- Title: U.S. Secretary of Homeland Security Kelly in Haiti for talks with Moise
- Date: 1st June 2017
- Summary: PORT-AU-PRINCE, HAITI (MAY 31, 2017) (REUTERS) PEOPLE AND CARS ON ROAD HAITIAN FLAG WAVING U.S. HOMELAND SECURITY SECRETARY, JOHN KELLY, WITH HAITIAN PRESIDENT, JOVENEL MOISE, AND ANOTHER OFFICIAL KELLY SEATED NEXT TO MOISE (SOUNDBITE) (French) HAITIAN PRESIDENT JOVENEL MOISE, SAYING: "With the presence of Secretary Kelly, we are working to see what will happen after six months. I can say eight months because we are in May and the extension (of the Temporary Protected Status) is until January 2018. There is a law in Washington. It is a law that should be voted on between September and October. We are waiting for the vote, to see if it is positive or negative. We are going to look into the possibility that the United States could offer Haiti an extension of up to 18 months." MOISE SPEAKING TO KELLY (SOUNDBITE) (English) U.S. HOMELAND SECURITY SECRETARY, JOHN KELLY, SAYING: "I committed to the President and the government, that we can work together as we go forward on any future extension." U.S. FLAG AT NEWS CONFERENCE (SOUNDBITE) (French) HAITIAN PRESIDENT JOVENEL MOISE, SAYING: "We are working with the American government to attract private American investment and to exit development aid. That is of great importance to us." MONUMENT IN CAPITAL VEHICLE AND PEOPLE IN AREA OF CAPITAL WITH RUBBISH ON THE GROUND WOMAN CARRYING MELONS IN BASKET ON HER HEAD TRUCK DRIVING PAST STREET STALLS LOCAL STREET STALL PEOPLE AND VEHICLES ON ROAD WITH COLOURFUL BUILDING IN THE BACKGROUND
- Embargoed: 15th June 2017 01:56
- Keywords: Haiti Port-au-Prince U.S. Secretary of Homeland Security John Kelly President Jovenel Moise
- Location: PORT-AU-PRINCE, HAITI
- City: PORT-AU-PRINCE, HAITI
- Country: Haiti
- Topics: Diplomacy/Foreign Policy,Government/Politics
- Reuters ID: LVA0016J66OO5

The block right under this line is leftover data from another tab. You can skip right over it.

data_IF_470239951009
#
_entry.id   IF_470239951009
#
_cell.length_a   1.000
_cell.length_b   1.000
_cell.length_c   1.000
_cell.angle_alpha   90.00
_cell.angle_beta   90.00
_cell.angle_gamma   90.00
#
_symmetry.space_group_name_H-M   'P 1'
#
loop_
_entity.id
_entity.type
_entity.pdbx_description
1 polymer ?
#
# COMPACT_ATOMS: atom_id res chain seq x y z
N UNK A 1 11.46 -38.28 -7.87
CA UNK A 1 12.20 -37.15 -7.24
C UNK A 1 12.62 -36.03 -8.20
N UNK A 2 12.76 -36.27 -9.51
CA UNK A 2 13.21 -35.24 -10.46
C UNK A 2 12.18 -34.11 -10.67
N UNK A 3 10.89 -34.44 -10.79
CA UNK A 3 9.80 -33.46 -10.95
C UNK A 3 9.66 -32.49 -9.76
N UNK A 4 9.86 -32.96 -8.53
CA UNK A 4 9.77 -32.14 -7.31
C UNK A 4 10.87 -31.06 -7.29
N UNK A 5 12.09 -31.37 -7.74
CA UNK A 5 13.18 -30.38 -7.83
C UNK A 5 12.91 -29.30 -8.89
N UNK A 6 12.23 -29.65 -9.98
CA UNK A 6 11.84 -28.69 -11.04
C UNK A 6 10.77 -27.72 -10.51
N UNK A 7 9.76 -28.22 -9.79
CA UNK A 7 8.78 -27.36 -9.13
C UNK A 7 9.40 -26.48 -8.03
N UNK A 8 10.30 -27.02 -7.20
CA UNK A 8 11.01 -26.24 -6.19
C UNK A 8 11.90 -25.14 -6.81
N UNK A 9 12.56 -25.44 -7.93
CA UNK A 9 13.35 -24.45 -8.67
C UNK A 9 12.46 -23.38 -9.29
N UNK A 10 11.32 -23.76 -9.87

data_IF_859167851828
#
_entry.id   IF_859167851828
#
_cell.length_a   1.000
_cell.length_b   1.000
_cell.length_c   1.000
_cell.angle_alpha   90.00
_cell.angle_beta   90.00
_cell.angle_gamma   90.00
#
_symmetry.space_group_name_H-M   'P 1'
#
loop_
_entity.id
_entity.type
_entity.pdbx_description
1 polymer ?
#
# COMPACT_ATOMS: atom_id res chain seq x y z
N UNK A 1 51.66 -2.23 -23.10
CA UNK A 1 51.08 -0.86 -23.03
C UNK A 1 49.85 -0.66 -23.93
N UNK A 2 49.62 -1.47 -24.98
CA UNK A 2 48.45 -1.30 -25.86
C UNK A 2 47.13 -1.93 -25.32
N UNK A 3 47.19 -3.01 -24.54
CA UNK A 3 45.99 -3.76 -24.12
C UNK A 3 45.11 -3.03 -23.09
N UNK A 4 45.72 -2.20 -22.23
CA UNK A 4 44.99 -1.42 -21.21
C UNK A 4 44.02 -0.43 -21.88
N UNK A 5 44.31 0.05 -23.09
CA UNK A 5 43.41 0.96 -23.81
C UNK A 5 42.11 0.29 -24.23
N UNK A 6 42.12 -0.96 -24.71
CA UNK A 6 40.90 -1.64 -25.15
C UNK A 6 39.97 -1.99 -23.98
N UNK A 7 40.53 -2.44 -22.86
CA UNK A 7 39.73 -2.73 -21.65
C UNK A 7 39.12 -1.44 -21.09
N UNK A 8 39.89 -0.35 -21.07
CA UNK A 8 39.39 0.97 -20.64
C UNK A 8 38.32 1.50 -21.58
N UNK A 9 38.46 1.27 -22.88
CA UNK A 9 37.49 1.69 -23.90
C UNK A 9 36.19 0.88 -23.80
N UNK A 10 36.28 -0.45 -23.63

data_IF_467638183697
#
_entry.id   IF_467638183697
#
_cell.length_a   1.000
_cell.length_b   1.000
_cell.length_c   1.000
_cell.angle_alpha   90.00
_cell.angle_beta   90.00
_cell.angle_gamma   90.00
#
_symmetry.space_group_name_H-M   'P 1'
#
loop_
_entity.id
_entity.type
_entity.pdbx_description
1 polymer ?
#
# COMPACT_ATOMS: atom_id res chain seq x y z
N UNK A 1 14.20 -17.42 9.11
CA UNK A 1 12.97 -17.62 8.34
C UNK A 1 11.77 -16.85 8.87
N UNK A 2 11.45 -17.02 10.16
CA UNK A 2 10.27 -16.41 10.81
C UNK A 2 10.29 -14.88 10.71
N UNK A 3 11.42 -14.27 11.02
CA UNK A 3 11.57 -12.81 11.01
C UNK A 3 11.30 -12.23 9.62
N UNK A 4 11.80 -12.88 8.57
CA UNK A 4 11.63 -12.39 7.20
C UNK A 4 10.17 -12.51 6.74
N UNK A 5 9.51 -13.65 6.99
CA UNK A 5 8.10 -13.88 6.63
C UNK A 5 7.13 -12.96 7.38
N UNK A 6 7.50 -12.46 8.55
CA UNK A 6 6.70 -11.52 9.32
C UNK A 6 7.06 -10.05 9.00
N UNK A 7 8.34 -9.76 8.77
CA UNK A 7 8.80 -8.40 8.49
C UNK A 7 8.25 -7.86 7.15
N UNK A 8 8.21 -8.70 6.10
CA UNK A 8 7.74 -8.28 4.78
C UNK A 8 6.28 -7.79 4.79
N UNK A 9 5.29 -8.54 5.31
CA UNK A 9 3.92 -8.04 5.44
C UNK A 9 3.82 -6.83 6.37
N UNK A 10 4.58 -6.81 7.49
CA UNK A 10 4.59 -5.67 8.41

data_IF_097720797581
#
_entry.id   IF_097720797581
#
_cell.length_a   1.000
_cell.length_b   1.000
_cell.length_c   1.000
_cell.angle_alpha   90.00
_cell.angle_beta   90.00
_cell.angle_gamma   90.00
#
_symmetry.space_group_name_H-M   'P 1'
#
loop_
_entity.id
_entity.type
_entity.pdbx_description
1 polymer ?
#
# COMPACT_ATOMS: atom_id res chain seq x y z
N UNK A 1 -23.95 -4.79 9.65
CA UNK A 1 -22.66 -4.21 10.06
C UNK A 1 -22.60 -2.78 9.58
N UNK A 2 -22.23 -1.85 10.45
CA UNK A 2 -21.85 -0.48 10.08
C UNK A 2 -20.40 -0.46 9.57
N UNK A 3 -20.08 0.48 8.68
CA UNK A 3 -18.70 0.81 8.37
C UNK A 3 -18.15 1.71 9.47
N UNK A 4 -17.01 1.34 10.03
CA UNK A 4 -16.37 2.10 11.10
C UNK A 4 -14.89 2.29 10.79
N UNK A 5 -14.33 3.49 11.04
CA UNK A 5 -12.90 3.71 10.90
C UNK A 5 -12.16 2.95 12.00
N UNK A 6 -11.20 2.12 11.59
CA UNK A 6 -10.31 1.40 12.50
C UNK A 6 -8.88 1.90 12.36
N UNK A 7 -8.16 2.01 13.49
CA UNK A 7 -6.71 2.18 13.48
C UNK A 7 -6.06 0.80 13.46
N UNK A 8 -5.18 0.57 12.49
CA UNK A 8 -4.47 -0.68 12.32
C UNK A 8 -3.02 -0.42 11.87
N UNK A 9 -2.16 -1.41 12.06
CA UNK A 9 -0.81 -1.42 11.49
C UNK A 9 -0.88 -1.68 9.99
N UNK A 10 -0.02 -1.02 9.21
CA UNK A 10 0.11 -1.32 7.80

- Aspect Ratio: 16:9
- Story Text:U.S. Homeland Security Secretary John Kelly was in Haiti on Wednesday (May 31) for talks with President Jovenel Moise, a week after the American government agreed to extend the authorisations of Haitians working in the United States.
Earlier this month, the U.S. Department of Homeland Security (DHS) decided to allow the more than 50,000 victims of Haiti's 2010 earthquake to remain in the United States with work authorisations until January 2018.
However, sources close to the U.S. government have reported that Kelly believes conditions are improving in the Caribbean nation and that Haitians under what is known as Temporary Protected Status (TPS) should begin acquiring travel documents to return to Haiti.
With remittances from the United States reportedly making up 25% of Haitian GDP, any exodus of Haitian citizens from the U.S. could hit the local economy hard.
Talk over the TPS also comes as the UN's 13-year-long peacekeeping mission in Haiti winds up in the country.
President Moise hopes that an increase in private investment into the country will help it become more self-sufficient.
Some seven years after its debilitating earthquake, Haiti remains vulnerable to natural disasters and a weak economy has left many still under the poverty line. It remains the poorest country in the Americas with a reported GDP of $846 per capita.
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